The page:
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Teaching Methods

ORGANIZED UNDER: Curriculum // Homeschool 101

What Are Teaching Methods?

One of the greatest benefits to homeschooling is the ability to teach your children in a way and at a pace that works best for them. There are as many ways to do this as there are homeschooling families, but many homeschoolers follow one of the following popular teaching methods: Charlotte Mason, traditional, classical, online or computer-based, eclectic, and unschooling.

Points to Ponder

Here is a brief summary of each of these common homeschool teaching methods:

Charlotte Mason

Charlotte Mason was a 19th-century educator who advocated developing the soul and spirit of a child. The belief that children learn best from first-hand, real-life situations is central to this literature-based method. The Charlotte Mason method uses short lessons, encourages the reading of “whole books,” and emphasizes skills such as narration and copywork.

Traditional

Sometimes called “school-at-home,” this approach simulates the traditional school classroom. Textbooks and workbooks are often emphasized, with students learning each subject separately from a grade-level curriculum and taking traditional tests. Homeschools using this method often follow a strict school schedule.

Classical

A classical approach to homeschooling includes reading great works of literature and studying rhetoric and logic. The classical approach is based on the Trivium, a method of teaching children according to the phases of a child’s cognitive development, called concrete, analytical, and abstract. Classical education is primarily language-focused and literature intensive.

Computer

Current technology allows students to use a variety of computer and online options for schooling. Curriculum can be purchased on DVD or downloaded for use at home, or students can take a variety of online courses from teachers all over the world.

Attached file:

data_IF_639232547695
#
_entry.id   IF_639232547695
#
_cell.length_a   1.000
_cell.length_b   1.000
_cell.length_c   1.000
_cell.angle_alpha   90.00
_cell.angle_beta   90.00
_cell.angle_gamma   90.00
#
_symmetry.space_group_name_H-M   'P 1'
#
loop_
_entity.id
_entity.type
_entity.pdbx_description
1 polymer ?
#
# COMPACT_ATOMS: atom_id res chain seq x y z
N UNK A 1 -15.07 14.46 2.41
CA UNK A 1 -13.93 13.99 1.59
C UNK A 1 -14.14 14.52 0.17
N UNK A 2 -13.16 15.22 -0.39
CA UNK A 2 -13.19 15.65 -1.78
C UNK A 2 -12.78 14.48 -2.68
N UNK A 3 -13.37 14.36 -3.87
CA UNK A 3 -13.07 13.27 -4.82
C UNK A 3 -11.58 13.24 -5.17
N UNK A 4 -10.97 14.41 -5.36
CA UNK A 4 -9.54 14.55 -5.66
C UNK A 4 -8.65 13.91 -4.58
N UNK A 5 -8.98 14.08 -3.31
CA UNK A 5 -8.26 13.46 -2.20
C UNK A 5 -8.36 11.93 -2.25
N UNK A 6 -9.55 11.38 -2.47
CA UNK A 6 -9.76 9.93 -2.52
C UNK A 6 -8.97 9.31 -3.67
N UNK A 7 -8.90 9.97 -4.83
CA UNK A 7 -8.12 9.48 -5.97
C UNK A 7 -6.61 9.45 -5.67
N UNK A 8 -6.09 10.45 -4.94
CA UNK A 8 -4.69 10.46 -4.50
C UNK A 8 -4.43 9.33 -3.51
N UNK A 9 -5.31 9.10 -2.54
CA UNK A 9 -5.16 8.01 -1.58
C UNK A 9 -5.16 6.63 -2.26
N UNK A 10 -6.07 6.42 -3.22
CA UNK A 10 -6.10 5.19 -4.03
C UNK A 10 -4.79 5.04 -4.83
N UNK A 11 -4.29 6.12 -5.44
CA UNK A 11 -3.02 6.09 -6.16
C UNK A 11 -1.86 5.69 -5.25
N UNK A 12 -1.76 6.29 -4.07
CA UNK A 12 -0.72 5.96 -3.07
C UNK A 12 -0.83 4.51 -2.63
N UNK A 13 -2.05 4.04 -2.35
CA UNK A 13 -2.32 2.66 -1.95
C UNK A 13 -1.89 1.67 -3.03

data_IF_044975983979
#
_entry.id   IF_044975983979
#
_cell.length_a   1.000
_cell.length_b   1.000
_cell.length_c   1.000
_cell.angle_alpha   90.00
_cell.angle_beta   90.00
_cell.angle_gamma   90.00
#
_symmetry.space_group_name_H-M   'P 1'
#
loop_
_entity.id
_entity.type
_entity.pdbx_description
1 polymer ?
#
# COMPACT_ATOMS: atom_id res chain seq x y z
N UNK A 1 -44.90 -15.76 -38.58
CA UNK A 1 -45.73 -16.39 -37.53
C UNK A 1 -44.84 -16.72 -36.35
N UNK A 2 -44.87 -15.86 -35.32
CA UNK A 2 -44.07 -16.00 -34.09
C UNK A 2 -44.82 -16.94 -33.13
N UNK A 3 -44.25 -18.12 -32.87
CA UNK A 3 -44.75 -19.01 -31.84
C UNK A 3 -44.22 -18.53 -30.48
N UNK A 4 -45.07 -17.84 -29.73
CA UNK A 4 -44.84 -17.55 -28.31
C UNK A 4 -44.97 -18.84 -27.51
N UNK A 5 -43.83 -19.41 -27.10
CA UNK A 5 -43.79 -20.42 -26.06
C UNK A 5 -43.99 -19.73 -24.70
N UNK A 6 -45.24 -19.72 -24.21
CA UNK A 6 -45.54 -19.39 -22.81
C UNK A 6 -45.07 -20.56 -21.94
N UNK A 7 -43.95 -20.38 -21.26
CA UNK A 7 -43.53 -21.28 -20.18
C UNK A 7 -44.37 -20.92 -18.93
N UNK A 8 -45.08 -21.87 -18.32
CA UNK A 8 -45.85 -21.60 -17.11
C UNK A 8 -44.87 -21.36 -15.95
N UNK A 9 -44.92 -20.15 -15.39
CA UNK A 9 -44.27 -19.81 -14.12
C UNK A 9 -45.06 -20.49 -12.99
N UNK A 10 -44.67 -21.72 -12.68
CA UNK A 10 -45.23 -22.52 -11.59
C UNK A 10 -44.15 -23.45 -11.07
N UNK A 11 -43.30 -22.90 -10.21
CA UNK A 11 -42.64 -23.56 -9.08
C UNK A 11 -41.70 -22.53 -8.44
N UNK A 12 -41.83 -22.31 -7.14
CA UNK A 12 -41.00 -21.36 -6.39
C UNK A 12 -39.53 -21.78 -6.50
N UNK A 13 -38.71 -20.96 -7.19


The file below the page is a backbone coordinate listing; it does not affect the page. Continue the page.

Eclectic

Eclectic homeschoolers use a variety of approaches and curriculum, choosing whatever works best for their family and each individual child. An eclectic homeschooler might use curriculum from one publisher for one subject, and curriculum from another for a different subject, or even use various curricula for each subject from different publishers for each child.

Unschooling

Unschooling is sometimes called “child-led learning” or “natural learning.” It is student-directed, rather than teacher-directed. Textbooks, tests, and strict schedules are generally avoided. Unschoolers are encouraged to follow their personal interests.

A Few More Thoughts

Your choice in teaching method is entirely your own. Select the one that works best for you and your family, rather than choosing one just because a friend or family member uses it. And if you find that the method you are using isn’t working for your family, don’t be afraid to switch to something more compatible.

At age eight, Stephenie McBride developed a life-long interest in teaching others. She taught English as a Second Language and Kindergarten in a public school for six years. Stephenie and her husband, Ben, adopted their two children from Kolkata, India, in 2000 and 2004. She has been an at-home parent and home educator since 2001. They use an eclectic mix of materials and approaches, with a strong emphasis on Charlotte Mason. Stephenie is the Assistant Editor of Publications for Home Educating Family Magazine. She also created and writes for Crestview Heights Academy Homeschool Curriculum. You can read more about Stephenie and her eclectic homeschooling adventures at crestviewheights.wordpress.com.

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